The Spanish interior ministry says at least 15 suspected members of the armed Basque separatist group Eta have been arrested in north-eastern Spain.
More than 150 police officers were involved in the raids
More than 150 Spanish police conducted pre-dawn raids in the three Basque provinces and neighbouring Navarra.
Eta has suffered serious setbacks in recent months, since French and Spanish police stepped up joint operations.
On Sunday the banned Basque political party Batasuna called for a peaceful dialogue with the Spanish government.
But Batasuna leader Arnaldo Otegi stopped short of launching an anticipated appeal for Eta to end its terror campaign.
As it never explicitly condemned Basque separatist violence, the party was made illegal 20 months ago by Spain's Supreme Court.
French and Spanish police have arrested more than 100 Eta suspects on both sides of the border so far this year.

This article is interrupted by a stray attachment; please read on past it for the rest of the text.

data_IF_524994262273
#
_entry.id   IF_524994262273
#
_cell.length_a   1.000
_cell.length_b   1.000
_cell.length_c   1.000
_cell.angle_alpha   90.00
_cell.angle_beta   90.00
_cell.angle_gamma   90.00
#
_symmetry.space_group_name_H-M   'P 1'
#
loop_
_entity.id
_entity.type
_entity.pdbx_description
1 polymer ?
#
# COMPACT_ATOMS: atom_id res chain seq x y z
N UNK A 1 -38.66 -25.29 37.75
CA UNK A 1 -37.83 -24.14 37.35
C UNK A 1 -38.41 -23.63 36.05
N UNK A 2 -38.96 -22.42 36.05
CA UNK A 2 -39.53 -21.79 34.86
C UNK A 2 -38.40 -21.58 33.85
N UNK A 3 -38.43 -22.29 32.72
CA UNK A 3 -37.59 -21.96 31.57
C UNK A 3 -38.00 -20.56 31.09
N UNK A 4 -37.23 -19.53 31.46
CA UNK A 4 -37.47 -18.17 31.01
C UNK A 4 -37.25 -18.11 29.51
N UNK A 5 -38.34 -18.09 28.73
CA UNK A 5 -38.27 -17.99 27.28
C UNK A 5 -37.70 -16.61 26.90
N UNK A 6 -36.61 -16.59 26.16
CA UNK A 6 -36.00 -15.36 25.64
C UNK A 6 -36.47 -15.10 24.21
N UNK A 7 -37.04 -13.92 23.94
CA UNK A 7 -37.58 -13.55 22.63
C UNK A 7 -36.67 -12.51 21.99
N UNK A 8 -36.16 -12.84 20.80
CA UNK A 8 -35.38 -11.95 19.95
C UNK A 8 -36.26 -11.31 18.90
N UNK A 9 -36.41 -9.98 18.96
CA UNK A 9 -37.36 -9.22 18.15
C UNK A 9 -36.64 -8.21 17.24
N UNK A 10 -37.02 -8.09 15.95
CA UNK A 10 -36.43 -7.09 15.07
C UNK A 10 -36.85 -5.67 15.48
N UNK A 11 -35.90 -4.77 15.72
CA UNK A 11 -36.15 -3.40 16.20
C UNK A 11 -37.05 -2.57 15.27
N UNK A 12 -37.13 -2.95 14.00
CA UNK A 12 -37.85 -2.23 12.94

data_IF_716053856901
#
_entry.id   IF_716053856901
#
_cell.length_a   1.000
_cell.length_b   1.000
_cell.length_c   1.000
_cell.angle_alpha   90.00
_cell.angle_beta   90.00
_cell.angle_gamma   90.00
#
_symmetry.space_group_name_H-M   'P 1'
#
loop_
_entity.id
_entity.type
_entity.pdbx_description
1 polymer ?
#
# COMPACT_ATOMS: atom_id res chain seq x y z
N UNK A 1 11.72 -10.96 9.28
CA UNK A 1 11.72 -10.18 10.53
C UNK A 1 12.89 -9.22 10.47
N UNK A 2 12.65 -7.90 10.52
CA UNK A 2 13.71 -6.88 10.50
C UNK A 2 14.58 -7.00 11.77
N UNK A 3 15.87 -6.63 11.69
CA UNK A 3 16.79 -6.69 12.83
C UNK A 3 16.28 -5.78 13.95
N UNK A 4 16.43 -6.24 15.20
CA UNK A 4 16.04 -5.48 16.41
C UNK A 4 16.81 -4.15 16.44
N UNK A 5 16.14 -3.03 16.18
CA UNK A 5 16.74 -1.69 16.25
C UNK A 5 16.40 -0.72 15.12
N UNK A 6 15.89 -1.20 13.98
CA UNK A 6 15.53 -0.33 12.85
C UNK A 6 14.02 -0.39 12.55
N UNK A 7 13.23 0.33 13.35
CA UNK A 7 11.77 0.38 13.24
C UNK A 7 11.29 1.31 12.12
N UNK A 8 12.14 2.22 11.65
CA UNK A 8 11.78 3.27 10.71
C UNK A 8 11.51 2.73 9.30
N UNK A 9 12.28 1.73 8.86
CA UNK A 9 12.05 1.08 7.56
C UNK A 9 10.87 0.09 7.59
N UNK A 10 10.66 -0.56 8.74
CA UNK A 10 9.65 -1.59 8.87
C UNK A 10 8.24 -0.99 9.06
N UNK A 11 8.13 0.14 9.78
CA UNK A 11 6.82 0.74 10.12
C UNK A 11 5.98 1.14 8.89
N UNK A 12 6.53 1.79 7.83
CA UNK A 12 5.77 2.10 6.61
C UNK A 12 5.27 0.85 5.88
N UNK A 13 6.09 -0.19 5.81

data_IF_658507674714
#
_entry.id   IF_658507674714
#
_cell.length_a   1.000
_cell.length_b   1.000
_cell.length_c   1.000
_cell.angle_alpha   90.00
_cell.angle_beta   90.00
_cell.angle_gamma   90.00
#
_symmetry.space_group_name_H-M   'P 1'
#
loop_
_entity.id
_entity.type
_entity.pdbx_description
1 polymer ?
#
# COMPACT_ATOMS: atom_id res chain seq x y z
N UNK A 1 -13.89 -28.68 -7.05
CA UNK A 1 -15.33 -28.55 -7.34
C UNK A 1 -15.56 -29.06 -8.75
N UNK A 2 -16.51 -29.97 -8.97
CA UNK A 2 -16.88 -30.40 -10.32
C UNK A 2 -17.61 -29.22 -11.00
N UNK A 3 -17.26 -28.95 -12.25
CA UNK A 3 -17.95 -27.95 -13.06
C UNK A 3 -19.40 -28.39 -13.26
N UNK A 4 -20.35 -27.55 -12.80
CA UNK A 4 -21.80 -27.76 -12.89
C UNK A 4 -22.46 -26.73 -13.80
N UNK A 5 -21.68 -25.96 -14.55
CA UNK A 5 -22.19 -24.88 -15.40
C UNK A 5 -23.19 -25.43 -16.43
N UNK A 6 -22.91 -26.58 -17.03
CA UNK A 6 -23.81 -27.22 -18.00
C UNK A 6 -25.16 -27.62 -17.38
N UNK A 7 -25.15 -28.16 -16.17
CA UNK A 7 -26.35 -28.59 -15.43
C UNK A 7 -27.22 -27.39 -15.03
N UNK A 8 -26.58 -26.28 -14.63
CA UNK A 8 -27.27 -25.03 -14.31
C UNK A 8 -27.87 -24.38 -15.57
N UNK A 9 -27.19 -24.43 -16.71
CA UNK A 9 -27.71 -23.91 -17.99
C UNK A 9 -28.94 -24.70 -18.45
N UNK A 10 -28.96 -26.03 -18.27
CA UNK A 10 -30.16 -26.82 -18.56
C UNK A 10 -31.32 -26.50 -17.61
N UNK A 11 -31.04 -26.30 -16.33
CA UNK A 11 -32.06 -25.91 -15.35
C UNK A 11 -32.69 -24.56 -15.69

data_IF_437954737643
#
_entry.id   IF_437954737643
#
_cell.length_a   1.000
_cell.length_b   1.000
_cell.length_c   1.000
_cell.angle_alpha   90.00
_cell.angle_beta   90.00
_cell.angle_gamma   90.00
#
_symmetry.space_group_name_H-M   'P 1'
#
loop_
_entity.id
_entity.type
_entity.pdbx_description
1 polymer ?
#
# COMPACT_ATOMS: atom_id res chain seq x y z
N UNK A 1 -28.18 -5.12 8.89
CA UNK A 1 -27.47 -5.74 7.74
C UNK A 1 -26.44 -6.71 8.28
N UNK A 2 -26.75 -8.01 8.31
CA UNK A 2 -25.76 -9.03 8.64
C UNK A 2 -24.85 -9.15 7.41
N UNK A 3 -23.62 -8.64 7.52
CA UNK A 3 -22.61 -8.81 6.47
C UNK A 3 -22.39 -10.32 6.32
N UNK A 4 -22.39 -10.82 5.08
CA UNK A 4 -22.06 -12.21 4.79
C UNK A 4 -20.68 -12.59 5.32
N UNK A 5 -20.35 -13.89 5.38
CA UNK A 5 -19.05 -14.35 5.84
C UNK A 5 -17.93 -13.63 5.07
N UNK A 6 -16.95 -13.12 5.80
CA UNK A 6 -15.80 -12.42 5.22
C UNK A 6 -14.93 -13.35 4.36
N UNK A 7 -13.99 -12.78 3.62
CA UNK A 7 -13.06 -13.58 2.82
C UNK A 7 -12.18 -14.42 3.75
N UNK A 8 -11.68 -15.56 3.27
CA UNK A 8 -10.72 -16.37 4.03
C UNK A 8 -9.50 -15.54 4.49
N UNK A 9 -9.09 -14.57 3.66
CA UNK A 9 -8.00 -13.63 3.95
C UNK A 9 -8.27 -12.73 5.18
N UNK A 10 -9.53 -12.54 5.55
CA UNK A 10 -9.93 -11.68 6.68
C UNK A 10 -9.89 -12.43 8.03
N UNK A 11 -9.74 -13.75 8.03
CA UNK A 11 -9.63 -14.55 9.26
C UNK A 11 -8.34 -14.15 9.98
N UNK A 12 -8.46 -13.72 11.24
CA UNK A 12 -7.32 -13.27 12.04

Most of the group's leaders have been detained and its caches of weapons and explosives seized.
Commenting on the latest arrests, Spain's Deputy Prime Minister, Maria Teresa Fernandez de la Vega, said Spaniards could see that "the action against the men of violence is effective".
Eta has in the past announced a dozen ceasefires, all of which it has broken.
The longest ceasefire held for 15 months between 1998 and 1999.
Eta carried out its last attack on Saturday, but no-one has been killed in an Eta attack in more than 17 months.
This has been the quietest period in the group's history, barring truces, since the early 1970s.